While no capacity restrictions at hospitality venues and public or private gatherings have been introduced, NSW Health has urged people to use common sense.
“Everyone is strongly urged to avoid gatherings and minimise their movements, such as not attending the cinemas or trips to the ski fields,” it said in a statement.
Anti-government protesters took to the streets across Brazil on Saturday as the nation’s COVID-19 death toll soared past half a million — a tragedy many critics blame on President Jair Bolsonaro’s attempt to minimise the disease.
Thousands gathered in downtown Rio de Janeiro waving flags with slogans such as “Get out Bolsonaro. Government of hunger and unemployment.”
Similar marches took place in at least 22 or Brazil’s 26 states.
Mr Bolsonaro’s supporters have also taken to the streets over the past month, in large part because many agree with his dismissal of restrictions meant to stifle coronavirus and anger that lockdown measures have hurt businesses.
But critics say such messages, as well as Mr Bolsonaro’s promotion of disproven treatments such as hydroxychloroquine, have contributed to the soaring death toll and a sluggish vaccine campaign that has fully inoculated less than 12 per cent of the population.
The country of some 213 million people is registering nearly 100,000 new infections and 2,000 deaths a day.
mRNA vaccines explained
You have several articles about MRNA vaccines but what exactly is it it layman terms?
Here’s what science reporter Belinda Smith has to say about how mRNA vaccines work:
Vaccines train our immune system to recognise pathogens, such as bacteria and viruses, and fight them off down the track.
In other words, they give our body a practice run of the real thing, but without causing the full-blown disease.
They do this by introducing our immune system to antigens — specific parts of a pathogen the body can then use to identify the invader in subsequent encounters.
Traditional vaccines typically inject us with antigens as, for instance, bits of inactivated virus or purified molecules.
But mRNA vaccines work differently. They don’t contain antigens. Instead, they contain a blueprint for the antigen in the form of genetic material — that’s the mRNA.
In the case of Pfizer and Moderna’s vaccines, the mRNA provides the plans to build the spike protein that the SARS-CoV-2 virus uses to latch onto and infect our cells.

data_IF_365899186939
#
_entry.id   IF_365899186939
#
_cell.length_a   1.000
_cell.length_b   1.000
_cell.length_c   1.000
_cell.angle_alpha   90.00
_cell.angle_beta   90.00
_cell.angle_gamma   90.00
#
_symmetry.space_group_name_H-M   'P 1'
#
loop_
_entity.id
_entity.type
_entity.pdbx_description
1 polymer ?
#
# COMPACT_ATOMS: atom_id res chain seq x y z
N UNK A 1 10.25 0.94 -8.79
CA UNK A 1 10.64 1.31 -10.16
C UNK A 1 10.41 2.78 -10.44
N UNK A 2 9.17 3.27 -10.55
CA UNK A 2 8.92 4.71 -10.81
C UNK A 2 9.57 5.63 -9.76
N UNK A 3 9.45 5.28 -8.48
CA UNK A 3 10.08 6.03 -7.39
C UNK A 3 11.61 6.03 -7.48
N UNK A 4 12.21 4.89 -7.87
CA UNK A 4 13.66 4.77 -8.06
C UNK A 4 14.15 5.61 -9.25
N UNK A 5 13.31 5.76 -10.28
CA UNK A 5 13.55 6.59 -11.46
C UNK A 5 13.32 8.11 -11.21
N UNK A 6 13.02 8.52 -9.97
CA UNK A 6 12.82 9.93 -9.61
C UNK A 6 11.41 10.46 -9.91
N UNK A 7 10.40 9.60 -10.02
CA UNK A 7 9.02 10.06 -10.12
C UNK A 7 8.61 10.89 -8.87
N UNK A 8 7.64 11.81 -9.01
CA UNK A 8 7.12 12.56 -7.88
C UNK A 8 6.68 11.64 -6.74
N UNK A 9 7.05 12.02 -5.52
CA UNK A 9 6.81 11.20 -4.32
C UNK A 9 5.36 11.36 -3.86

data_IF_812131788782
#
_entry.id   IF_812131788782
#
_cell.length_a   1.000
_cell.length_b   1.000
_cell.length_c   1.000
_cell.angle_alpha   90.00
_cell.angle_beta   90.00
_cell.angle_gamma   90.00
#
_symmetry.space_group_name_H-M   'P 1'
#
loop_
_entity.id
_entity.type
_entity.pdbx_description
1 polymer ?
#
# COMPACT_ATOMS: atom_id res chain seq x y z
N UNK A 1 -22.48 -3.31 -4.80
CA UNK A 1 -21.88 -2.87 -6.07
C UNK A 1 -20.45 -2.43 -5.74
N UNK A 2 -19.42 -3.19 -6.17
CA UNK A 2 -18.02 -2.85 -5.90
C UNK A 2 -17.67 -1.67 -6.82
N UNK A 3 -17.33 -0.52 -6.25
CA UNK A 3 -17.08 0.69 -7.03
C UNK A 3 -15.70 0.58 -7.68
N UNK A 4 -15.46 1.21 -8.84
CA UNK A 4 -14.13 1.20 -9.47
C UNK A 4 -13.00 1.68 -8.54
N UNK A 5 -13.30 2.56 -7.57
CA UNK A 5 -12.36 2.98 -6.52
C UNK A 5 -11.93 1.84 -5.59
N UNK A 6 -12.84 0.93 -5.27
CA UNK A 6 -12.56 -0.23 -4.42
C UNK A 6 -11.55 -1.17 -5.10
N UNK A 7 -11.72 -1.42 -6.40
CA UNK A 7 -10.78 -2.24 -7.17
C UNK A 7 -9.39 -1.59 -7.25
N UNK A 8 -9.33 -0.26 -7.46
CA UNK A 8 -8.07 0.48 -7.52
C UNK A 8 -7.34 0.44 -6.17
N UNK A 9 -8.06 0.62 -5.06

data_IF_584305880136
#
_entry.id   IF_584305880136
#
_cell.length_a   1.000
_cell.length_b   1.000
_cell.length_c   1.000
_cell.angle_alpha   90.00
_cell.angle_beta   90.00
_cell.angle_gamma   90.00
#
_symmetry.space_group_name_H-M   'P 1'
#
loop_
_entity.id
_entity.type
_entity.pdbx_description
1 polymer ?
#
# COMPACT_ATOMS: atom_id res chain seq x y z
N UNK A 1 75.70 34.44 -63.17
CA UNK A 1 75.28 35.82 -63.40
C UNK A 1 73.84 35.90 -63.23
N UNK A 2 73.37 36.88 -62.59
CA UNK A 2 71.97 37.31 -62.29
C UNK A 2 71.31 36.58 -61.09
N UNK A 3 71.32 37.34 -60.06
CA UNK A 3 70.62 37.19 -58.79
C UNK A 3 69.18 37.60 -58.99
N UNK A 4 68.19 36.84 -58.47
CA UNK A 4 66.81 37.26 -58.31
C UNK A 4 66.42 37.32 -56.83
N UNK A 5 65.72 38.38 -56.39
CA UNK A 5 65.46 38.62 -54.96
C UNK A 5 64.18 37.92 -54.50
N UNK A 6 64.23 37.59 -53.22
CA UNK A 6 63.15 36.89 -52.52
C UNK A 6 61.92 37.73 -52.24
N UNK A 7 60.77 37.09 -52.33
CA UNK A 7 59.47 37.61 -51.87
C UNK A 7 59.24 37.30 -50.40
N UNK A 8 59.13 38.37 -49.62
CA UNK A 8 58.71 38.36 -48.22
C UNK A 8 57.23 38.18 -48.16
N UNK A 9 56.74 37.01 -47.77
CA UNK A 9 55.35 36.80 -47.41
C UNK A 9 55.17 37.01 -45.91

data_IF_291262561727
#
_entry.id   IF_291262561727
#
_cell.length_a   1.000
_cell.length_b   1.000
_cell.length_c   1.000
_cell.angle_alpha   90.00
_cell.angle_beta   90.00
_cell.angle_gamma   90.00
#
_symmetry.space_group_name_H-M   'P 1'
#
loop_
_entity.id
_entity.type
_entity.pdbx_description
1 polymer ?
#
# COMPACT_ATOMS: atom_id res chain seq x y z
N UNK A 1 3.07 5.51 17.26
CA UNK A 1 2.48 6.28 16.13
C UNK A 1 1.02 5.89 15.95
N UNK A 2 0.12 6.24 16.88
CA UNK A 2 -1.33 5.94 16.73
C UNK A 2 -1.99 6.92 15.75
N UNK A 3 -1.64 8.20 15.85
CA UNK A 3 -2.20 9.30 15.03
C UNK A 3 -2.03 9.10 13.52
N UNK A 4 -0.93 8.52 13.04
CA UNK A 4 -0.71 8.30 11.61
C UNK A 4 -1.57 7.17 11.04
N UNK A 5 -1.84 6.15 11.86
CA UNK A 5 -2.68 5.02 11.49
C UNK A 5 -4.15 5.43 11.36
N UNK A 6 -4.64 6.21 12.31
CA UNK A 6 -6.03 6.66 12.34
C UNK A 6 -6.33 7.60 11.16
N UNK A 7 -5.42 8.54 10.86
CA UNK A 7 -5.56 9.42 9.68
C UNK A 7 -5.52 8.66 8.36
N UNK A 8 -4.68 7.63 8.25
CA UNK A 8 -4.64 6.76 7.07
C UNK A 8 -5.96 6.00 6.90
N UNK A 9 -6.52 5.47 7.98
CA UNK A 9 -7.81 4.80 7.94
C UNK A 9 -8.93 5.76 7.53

When injected into muscle, the mRNA is taken into cells, which ‘read’ the mRNA and build antigens over the course of a few days, after which time the mRNA is broken down.
The cells push the antigens outside their membrane and wave them around, a bit like a flag, alerting the immune system that something foreign has managed breach the body’s defences.
In response, a type of white blood cell called B cells make and pump out antibodies — Y-shaped molecules that form an immune ‘memory’ of that particular antigen. (Fun fact: the word ‘antigen’ comes from ‘antibody generator’.)
The state’s Premier, Annastacia Palaszczuk, says restrictions on the hospitality sector will ease further from 1:00am on June 25.
Among the changes, buffets will be back on the menu, with zero restrictions on self-service food.
In addition, density limits will increase to three people per four square metres.
WA records no new cases of COVID-19
The WA Health Department has reported no new cases of COVID-19 overnight.
The department is currently monitoring two active cases of the virus in hotel quarantine.
Victoria outlines timeline for locally manufactured mRNA vaccine
Here’s some more detail on that mRNA vaccine announcement out of Victoria:
Australia’s first locally manufactured mRNA vaccine candidate will enter Phase 1 clinical trials with around 150 people in October, the Victorian government says.
Acting Premier James Merlino said the government had allocated $5 million from a $50 million mRNA research fund to the Monash Institute of Pharmaceutical Sciences to help it develop Australia’s first mRNA vaccine proceeding to “phase one clinical trials”.
“This is an incredibly important, incredibly exciting step that we are making in our nation,” Mr Merlino said.
“This will get us on a pathway to local manufacturing capability.”
“We don’t want to make promises that we can’t keep. That is incredibly important,” Prime Minister Scott Morrison assured Australians in January.
In the three months since the official launch of the vaccine campaign on February 22, the government has announced more than a dozen targets, revisions or updates to the rollout plan.
If you’re having trouble keeping up, chances are you’re not alone.
So when can Australians expect to be vaccinated against COVID-19? We’ve tracked the twists and turns. Here’s how Australia’s rollout timetable has changed since the first targets were announced in January.
Until now, the WHO had only approved the vaccines made by Pfizer, AstraZeneca, Johnson & Johnson and Moderna.
But individual health regulators in various countries – especially poorer ones in Africa, Latin America and Asia – have already approved Chinese jabs for emergency use.
With little data released internationally early on, the effectiveness of the various Chinese vaccines has long been uncertain.
The WHO said the addition of the Sinopharm vaccine had “the potential to rapidly accelerate COVID-19 vaccine access for countries seeking to protect health workers and populations at risk”.
It is recommending that the vaccine be administered in two doses to those aged 18 and over.
A decision is expected within days on Sinovac’s vaccine, while Russia’s Sputnik vaccine is still under assessment.
Why does WHO backing matter?